The UK Payments Council backed mobile payments system Paym (pronounced Pay’ em) has gone live today amidst security fears and low registration numbers.
Only 400,000 people have registered for the launch of Paym, the mobile-to-mobile
payments system launched on this morning.
Paym, despite being backed by most of the major banks, including Lloyds, Barclays and HSBC, though not, initially, RBS/NatWest (it joins later this year), lets customers send and receive payments directly to a current account using just a mobile phone number.
The Payments Council, the body coordinating the launch, expects 1 billion Paym payments to be made by 2018 as bank customers use the service to make direct payments to people such as window cleaners and babysitters just by pressing a few buttons on their smartphones.
Customers will not need to remember or ask for sort codes or account numbers. They will be able to make a payment simply by selecting the person’s number from the contacts list on their phone or by entering their mobile number. To receive money, people will have to register their mobile phone number to the service and select the account into which they want payments made.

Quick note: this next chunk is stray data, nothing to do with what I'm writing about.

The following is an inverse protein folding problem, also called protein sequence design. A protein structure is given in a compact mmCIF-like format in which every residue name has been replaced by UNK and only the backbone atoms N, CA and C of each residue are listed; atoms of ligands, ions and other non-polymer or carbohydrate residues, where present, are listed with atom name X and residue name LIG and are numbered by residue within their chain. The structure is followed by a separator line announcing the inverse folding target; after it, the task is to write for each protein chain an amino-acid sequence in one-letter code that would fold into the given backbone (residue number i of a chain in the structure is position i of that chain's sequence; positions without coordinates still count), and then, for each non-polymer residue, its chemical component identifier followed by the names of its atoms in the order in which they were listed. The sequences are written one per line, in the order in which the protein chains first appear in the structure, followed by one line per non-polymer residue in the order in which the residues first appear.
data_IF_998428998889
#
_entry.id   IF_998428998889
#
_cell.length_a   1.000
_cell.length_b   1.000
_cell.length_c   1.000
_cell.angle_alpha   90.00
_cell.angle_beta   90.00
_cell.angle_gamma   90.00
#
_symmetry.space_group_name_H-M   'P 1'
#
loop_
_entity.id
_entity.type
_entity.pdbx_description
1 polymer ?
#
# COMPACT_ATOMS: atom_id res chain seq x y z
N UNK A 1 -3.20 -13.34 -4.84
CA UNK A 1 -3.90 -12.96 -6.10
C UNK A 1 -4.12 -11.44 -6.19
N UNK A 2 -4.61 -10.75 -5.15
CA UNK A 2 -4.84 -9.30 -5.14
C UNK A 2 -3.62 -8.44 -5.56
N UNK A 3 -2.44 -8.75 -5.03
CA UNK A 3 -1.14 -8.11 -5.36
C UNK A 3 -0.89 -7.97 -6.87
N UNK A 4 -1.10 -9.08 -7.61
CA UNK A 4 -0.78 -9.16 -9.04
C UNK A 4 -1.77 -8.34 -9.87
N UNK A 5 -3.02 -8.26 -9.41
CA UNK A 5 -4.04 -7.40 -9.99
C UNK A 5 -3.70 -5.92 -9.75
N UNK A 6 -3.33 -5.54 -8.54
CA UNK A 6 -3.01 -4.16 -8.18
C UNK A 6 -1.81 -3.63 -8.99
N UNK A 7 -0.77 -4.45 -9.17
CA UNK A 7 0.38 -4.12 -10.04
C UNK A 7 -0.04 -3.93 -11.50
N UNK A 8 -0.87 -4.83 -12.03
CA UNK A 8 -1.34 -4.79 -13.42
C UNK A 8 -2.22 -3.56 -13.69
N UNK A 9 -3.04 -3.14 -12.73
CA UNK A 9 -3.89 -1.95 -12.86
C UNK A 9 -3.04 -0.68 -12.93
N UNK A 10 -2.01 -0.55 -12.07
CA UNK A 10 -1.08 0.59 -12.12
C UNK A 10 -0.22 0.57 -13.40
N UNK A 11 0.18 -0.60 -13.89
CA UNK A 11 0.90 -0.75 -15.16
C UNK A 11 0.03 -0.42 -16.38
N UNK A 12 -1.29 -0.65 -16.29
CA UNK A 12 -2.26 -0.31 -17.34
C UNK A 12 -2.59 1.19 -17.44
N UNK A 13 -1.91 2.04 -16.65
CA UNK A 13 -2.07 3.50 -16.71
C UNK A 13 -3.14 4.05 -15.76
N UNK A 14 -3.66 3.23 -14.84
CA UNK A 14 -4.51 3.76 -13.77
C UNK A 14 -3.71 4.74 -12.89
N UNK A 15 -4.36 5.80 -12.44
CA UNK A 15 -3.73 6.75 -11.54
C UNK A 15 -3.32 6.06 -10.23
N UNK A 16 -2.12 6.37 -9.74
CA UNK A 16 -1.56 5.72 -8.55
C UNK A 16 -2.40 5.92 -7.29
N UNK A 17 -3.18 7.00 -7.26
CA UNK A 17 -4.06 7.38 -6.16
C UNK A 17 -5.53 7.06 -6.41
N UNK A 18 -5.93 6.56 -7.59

However,research by Consumer Intelligence, a polling company, found that nearly half of Brits have no intention of using the person-to-person mobile payments service.
Consumer Intelligence’s survey of 2,051 current account holders shows that 25% intend to use the service, rising to 39% among 18 to 34 year olds. Another 28% are undecided.
But 47% say they will definitely not use Paym. Of these, 71% cite security concerns as the reason for their reluctance. More than a third are worried about what would happen if they lost their mobile phone and 32% are concerned about paying the wrong person or the wrong amount. 42% simply prefer traditional payment methods.
David Black, Consumer Intelligence, says: “Consumers can take a while to warm to new banking developments but it’s clear that the banking industry has a job to do educate many of them that mobile payments are a safe and consumer-friendly development.”